Talk:Man-in-the-middle attack

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public key is?[edit]

It won't be clear until i know what a public-key is. Kingturtle 02:42 Apr 16, 2003 (UTC)

general attack?[edit]

I answered my own question by wikifying public key. It seems to me that there are many instances in the natural world in which this strategy works. Don't some viruses operate this way? Or some insects or fish? Kingturtle 02:45 Apr 16, 2003 (UTC)

Biometrics are no more secure, deleted...[edit]

Most biometrics don't change; if they do, a secure-channel transfer must be made...since they are unchanging, they don't add any extra authentication security. They can just be relayed along as-is. It is generally impractical to do more than one secure channel transfer, so real-time biometrics are out. The only example I can think of that works is voice, but that is unreliable, easy to fool in only a few tries, and would rely on strings of randomly chosen words. Also, if your voice is hoarse, etc., it will lock you out. Eyes don't change, fingerprints don't change, etc. --Pokeme444 22:11, Mar 20 2010 (UTC)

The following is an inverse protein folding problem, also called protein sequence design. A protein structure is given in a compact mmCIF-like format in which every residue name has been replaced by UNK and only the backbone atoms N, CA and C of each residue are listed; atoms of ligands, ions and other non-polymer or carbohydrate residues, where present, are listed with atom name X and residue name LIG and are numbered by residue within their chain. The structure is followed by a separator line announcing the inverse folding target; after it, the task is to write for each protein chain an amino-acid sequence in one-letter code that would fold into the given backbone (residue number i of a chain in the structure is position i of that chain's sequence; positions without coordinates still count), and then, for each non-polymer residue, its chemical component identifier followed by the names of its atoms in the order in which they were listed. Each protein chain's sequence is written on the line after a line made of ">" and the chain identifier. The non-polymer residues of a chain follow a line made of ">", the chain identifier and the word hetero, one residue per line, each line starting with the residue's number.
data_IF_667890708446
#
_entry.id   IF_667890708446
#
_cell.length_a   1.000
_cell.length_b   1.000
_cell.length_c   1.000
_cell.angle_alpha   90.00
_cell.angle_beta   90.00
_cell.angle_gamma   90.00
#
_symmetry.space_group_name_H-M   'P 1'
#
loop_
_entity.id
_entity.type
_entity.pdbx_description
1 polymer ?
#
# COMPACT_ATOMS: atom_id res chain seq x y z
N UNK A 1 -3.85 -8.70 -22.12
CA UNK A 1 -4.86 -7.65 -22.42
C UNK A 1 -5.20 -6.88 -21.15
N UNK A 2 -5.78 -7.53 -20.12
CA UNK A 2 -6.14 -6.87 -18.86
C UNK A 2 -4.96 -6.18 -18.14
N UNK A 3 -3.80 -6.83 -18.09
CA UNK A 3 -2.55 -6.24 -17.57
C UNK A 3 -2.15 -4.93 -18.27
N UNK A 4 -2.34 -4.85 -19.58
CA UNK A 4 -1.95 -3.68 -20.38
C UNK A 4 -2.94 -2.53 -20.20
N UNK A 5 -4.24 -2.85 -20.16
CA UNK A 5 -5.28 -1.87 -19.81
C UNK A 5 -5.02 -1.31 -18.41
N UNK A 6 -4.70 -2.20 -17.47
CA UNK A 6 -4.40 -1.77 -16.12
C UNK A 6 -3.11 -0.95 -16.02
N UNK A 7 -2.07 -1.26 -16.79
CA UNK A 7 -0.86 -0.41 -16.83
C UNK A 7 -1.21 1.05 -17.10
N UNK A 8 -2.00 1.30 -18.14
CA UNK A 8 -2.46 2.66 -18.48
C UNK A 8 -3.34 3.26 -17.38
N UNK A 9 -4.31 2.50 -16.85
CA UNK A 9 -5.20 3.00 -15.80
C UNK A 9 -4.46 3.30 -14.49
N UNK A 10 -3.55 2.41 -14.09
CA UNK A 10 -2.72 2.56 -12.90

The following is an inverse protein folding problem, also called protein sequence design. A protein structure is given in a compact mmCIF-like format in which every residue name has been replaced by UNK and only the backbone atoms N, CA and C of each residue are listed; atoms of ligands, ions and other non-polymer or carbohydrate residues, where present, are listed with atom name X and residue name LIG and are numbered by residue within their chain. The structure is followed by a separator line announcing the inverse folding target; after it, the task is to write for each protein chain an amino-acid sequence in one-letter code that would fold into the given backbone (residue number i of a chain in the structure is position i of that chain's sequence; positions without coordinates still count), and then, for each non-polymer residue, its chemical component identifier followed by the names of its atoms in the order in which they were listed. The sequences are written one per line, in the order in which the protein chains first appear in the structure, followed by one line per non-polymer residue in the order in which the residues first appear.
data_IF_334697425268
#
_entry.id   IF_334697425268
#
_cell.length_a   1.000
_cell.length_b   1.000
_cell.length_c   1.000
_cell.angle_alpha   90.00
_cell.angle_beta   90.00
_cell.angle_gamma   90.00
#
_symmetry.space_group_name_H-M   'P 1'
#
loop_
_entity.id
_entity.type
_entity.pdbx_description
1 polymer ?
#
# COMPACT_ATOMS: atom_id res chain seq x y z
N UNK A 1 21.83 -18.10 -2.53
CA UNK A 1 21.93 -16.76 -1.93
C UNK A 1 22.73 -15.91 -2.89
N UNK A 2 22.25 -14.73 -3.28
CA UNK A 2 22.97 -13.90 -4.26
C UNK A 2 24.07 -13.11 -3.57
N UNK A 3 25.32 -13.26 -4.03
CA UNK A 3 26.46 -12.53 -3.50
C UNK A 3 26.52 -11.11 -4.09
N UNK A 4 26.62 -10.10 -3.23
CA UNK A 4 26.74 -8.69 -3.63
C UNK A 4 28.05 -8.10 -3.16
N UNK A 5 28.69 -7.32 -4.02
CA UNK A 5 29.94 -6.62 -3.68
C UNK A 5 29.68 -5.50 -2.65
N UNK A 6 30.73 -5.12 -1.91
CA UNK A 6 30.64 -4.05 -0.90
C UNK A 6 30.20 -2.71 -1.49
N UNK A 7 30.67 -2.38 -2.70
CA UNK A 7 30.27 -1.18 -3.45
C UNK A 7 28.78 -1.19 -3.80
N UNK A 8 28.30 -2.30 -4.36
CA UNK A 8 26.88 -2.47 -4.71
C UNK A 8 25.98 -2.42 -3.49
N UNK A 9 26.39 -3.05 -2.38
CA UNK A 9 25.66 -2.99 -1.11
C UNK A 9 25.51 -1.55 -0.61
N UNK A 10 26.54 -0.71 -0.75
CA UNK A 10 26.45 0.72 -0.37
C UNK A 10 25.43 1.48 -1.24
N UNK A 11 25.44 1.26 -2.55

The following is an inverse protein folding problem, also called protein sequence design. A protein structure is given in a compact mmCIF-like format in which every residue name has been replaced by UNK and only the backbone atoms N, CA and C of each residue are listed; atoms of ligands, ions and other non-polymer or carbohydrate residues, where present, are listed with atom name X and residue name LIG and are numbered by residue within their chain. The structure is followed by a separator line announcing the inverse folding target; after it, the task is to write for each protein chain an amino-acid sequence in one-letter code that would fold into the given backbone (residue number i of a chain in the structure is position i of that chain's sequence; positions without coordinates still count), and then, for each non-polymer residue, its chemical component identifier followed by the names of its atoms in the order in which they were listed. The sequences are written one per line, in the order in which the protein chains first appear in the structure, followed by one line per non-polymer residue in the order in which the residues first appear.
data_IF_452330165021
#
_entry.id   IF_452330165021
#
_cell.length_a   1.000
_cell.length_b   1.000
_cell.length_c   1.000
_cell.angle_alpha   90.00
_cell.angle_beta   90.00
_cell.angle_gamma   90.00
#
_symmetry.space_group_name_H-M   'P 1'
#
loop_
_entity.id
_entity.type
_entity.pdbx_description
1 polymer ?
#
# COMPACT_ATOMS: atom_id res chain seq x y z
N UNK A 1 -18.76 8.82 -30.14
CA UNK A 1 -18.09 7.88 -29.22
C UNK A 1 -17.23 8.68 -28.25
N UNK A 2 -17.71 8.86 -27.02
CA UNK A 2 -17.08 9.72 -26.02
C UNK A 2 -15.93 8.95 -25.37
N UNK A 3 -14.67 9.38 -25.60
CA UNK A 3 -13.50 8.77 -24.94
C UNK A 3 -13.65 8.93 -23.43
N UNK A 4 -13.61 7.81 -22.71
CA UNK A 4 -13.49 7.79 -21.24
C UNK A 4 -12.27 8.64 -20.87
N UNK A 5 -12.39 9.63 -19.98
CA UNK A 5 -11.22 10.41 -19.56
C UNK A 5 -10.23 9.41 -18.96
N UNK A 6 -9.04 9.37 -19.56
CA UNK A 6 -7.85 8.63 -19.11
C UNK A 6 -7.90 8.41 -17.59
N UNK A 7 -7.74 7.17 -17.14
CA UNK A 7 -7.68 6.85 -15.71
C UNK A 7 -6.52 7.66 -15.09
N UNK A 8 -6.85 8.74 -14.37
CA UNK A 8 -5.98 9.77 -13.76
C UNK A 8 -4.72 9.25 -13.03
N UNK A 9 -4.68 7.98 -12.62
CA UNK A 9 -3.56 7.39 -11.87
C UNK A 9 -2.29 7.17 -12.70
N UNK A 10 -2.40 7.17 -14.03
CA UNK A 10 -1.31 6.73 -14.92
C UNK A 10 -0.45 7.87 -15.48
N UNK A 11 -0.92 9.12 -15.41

One-time pads[edit]

One-time pads are invulnerable to MITM, assuming the security of the one-time pad. In fact, the data can be translated in plaintext if you trust the pad. 22:11, Mar 20 2010 (UTC)

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This term pre-dates computers// This term's fundamental mechanism (a central agent manipulating communication between two otherwise non-communicating parties) was represented in songs by ABBA and David Bowie in 70's and 80's respectively. So - this concept and terminology was out there and would best be associated for accuracy - for example - My interest here is whether the essential "man-in-the-middle" concept should be (and was) regarded as a more general term. What other term describes this basic and ancient mechanism for fraud, etc.? — Preceding unsigned comment added by Wikibearwithme (talkcontribs) 22:16, 9 August 2021 (UTC)